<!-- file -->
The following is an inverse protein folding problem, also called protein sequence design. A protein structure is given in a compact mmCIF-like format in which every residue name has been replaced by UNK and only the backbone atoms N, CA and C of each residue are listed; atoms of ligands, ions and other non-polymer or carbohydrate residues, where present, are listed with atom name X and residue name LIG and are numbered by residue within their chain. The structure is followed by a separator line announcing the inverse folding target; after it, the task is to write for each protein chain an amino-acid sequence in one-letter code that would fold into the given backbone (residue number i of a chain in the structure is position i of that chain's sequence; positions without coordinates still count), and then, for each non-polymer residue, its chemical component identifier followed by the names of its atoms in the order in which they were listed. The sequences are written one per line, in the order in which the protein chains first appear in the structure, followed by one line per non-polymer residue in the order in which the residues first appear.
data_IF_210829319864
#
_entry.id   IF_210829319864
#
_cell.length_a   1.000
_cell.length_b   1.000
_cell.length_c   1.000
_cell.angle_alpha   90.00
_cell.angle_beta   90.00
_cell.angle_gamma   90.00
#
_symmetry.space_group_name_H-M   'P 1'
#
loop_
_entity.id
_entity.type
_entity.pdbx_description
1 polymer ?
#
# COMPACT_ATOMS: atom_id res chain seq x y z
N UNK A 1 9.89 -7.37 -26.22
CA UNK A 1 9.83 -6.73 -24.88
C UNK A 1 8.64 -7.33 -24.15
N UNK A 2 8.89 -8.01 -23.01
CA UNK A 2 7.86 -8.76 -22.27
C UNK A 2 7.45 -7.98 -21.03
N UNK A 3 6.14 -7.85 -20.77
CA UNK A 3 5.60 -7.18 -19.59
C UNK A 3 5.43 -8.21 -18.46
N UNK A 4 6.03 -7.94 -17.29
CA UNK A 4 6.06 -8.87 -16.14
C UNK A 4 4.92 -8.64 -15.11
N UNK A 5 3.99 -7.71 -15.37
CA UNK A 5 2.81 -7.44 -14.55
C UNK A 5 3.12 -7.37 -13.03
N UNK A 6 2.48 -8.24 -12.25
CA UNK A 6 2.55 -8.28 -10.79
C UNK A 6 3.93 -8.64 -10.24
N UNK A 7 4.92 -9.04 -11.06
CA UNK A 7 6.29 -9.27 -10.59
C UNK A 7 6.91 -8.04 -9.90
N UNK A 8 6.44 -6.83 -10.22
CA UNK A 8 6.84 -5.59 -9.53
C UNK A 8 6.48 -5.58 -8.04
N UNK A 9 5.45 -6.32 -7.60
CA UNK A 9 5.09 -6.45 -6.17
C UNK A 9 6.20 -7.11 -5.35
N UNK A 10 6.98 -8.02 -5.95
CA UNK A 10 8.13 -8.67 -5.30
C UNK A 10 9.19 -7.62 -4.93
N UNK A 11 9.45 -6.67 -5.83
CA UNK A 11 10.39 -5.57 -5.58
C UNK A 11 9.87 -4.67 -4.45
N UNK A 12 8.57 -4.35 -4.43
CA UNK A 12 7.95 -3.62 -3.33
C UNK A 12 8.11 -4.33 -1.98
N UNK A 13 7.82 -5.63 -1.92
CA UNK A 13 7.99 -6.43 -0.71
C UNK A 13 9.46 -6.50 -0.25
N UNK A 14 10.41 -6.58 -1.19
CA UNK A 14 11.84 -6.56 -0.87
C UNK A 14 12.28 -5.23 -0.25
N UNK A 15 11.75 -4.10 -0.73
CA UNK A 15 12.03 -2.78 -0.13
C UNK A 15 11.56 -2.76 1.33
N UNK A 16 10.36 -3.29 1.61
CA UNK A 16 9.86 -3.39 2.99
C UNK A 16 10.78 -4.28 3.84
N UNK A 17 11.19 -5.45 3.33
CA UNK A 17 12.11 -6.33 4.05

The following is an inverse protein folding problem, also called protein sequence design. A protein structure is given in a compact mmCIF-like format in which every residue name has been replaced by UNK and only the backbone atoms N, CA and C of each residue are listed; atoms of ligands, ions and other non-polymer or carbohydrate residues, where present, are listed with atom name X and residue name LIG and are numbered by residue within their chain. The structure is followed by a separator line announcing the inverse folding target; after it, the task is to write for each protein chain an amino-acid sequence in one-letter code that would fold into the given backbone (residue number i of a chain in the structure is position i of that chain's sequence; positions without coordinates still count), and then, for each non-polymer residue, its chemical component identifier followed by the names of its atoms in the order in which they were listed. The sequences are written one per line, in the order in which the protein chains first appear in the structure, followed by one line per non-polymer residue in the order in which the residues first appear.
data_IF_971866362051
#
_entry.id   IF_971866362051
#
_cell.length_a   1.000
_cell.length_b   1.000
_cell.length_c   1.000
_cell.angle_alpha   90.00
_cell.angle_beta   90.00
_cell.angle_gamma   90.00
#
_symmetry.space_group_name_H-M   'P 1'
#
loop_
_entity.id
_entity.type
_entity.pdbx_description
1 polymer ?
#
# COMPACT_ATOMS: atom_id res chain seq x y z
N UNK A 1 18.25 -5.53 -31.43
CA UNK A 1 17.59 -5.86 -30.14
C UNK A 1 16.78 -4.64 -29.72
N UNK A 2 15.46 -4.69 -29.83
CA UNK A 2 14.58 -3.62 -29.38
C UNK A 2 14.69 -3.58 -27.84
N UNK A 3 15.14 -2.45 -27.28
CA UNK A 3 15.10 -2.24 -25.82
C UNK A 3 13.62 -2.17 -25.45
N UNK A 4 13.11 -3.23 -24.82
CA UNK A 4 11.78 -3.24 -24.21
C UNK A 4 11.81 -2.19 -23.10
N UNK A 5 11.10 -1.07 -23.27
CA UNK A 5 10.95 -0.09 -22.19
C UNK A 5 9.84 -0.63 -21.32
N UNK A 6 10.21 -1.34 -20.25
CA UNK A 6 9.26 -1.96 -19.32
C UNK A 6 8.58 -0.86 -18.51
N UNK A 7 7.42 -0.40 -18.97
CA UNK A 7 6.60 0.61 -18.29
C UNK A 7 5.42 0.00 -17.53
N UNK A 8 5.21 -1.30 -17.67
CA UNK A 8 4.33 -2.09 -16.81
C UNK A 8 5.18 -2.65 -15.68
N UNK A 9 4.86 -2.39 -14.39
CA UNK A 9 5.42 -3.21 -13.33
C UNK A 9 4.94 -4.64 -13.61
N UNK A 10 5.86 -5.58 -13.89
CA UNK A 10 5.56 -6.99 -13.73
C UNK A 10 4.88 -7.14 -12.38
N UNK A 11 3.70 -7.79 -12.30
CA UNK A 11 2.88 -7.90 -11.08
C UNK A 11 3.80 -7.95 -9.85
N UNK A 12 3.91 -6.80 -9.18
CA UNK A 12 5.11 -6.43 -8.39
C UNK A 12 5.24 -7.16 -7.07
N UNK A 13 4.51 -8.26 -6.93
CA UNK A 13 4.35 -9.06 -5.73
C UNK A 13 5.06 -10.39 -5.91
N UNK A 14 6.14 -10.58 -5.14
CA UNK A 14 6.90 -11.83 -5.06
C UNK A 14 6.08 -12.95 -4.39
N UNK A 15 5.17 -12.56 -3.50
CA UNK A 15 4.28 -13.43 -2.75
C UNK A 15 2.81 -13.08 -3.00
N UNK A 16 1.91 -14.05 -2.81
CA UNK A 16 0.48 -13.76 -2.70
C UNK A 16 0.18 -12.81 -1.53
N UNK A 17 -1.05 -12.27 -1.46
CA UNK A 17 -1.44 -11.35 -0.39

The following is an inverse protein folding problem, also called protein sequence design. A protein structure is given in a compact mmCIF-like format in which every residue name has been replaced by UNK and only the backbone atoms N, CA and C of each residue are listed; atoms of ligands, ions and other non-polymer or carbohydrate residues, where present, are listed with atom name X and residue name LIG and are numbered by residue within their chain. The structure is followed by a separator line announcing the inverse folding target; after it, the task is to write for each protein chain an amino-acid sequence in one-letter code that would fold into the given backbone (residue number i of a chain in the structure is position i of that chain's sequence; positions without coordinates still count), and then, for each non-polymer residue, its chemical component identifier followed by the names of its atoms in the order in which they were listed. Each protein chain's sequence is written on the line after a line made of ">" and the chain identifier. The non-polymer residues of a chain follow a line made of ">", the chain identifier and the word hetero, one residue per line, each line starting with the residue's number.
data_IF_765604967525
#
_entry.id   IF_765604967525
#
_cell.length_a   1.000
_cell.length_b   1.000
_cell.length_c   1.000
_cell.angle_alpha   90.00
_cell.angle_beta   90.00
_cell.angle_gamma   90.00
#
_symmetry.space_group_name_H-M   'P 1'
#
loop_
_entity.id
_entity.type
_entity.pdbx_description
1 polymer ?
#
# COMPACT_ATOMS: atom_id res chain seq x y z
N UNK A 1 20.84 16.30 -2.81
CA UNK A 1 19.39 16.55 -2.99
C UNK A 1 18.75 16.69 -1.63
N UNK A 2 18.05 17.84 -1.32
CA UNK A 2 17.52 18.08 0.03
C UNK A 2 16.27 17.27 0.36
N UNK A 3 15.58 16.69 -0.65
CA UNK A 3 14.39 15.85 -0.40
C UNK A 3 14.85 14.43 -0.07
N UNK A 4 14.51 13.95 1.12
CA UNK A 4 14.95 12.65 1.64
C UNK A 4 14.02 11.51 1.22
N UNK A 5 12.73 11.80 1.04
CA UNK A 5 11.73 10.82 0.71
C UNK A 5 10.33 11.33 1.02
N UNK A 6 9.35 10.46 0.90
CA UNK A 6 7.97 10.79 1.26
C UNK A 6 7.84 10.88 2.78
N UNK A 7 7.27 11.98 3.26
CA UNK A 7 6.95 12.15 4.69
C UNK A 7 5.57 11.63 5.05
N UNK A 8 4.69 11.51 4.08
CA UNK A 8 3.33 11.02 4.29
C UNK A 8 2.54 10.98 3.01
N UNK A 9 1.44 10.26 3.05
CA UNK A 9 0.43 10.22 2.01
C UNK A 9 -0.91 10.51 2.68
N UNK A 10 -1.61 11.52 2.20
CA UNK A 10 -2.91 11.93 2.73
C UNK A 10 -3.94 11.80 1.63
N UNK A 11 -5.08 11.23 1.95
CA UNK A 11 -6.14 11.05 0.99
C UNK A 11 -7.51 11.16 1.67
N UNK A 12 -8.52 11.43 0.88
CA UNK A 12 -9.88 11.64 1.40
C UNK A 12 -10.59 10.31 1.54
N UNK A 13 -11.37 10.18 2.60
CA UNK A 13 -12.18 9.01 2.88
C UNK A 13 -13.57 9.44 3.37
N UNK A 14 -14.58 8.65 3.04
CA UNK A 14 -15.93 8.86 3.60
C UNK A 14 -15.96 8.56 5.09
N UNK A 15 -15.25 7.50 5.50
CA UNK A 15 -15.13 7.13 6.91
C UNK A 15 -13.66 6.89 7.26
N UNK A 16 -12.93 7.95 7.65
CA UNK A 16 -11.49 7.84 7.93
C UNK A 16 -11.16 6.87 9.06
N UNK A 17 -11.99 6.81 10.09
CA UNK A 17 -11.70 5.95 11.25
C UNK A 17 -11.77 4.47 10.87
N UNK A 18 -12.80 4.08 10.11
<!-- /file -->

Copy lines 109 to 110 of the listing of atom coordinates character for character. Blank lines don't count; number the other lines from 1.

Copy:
CA UNK A 6 9.26 -1.96 -19.32
C UNK A 6 8.58 -0.86 -18.51